‘The Arab Spring has Yet to Begin’
An interview with Boualem Sansal.
3:15 PM, Oct 20, 2011 • By JOHN ROSENTHAL
Arab society is almost entirely Islamic and very conservative. It is as such very close to religious fundamentalism. Even in a country that is very open and modern like Tunisia, the spirit of ordinary people is impregnated with Islam. It’s their religion, it’s their tradition, it’s their culture, their everyday life. They have a natural tendency to listen to the religious discourse of the Islamists with great sympathy. One talks to them about God, about paradise, about justice – in the Islamic sense of the term – and people like it a lot.
When Western governments make clear that they accept the prospect of “moderate Islamists” taking power, it is extremely dangerous. It represents a form of encouragement to all Islamists, including the most radical, who say, “okay, then let’s try to pass ourselves off as moderates” – like the Muslim Brotherhood does in Egypt – and it discourages the democratic forces. Moreover, it is also a subtle way of suggesting to the military that it should negotiate with the “moderate Islamists.” It is a way of saying that they should establish a sort of power-sharing arrangement. But one has to keep in mind that we are talking about the Muslim world. This is to say that if society does not move toward democratization and secularization, it will always fall back upon political Islam.
The fundamental issue remains the same: the Muslim world and its elites need to have the courage to accept the idea of individual freedom. Freedom of organization, freedom of conscience, freedom of religion, sexual freedom. All forms of freedom. In this context, Islam should be simply an individual matter: a form of spirituality that belongs to the private sphere. It is nobody else’s business and nobody should interfere. But society as such is governed by a consensus among citizens on the basis of the law: not on the basis of religion, but on the basis of the law. Everyone has the same rights and responsibilities: whether one is Muslim, Jewish, or Christian, whether homosexual or heterosexual, and so on. The sole basis is the law.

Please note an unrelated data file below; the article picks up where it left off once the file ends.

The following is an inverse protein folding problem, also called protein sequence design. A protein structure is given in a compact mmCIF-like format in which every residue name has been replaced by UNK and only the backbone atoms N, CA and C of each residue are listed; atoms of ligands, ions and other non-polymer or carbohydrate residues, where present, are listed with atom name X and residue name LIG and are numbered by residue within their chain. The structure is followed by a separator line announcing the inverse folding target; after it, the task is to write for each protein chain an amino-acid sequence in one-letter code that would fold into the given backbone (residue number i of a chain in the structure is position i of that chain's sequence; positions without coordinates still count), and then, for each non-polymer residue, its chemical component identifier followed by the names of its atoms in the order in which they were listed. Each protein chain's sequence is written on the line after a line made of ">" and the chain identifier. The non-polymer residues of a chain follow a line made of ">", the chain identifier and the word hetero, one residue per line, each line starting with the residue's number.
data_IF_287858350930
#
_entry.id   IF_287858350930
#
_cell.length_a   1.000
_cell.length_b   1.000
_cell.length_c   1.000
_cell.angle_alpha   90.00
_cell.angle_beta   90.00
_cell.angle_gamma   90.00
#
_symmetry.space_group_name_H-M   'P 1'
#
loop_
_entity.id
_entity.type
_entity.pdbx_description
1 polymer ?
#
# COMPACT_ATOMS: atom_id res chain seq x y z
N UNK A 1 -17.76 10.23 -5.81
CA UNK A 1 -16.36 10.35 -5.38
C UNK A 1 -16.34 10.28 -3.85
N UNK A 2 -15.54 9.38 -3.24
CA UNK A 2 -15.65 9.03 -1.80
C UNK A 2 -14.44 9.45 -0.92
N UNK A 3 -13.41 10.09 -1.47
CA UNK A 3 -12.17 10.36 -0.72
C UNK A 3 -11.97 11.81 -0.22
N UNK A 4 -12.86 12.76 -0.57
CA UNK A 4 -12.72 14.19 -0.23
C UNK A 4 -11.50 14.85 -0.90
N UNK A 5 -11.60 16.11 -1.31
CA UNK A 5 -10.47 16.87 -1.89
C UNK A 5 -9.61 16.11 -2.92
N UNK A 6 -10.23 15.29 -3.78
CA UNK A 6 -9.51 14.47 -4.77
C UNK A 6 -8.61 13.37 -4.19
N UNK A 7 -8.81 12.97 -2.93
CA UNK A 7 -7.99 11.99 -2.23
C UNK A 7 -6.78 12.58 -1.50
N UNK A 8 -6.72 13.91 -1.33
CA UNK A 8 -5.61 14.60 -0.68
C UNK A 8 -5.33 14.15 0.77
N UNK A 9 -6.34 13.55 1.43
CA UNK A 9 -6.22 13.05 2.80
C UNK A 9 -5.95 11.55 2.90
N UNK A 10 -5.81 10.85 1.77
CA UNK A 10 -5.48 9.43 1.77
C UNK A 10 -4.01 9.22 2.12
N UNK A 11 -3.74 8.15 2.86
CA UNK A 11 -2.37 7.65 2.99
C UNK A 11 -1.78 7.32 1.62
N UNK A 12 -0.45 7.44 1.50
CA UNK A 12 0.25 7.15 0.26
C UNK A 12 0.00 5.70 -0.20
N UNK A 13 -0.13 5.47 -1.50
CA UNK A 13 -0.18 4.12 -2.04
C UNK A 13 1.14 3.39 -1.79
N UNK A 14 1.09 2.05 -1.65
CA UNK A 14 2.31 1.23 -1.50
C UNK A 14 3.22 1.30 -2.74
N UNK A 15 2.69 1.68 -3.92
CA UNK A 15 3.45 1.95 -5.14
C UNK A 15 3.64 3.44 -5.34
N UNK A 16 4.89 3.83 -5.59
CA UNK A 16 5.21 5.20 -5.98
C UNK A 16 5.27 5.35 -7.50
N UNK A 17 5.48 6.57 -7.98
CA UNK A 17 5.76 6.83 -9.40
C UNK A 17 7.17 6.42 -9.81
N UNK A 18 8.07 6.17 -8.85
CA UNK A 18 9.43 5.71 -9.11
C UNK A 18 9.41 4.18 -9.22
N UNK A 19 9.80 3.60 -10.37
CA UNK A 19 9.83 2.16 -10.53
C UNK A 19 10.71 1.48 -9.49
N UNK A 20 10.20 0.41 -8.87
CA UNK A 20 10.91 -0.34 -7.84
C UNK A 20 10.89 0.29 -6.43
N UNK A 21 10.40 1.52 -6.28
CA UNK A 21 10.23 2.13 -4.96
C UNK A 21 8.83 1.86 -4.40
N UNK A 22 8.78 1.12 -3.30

If one does not insist on this, we are going to see the same sort of evolution as in Algeria. In 1988-1989, we thought we had done it. We had become democrats. Three years later, there is civil war. The war lasts ten years. Then it is over and we think: it is okay now, people are rid of the Islamist influence and we are all going to become fanatical supporters of secular democracy. But this is not what happened at all. On the contrary, all of society became submerged in Islam. I live in a university town. In 1988, there was one mosque. After a civil war in which 100,000 died, now there are fifteen mosques. On Friday, all the streets around the mosques are full of people praying. And who are they? They are academics: professors and researchers who have done their studies in the United States, France, Germany, England, Belgium.
Once a country enters into a process of regression, it does not stop.
(Translated from French by John Rosenthal)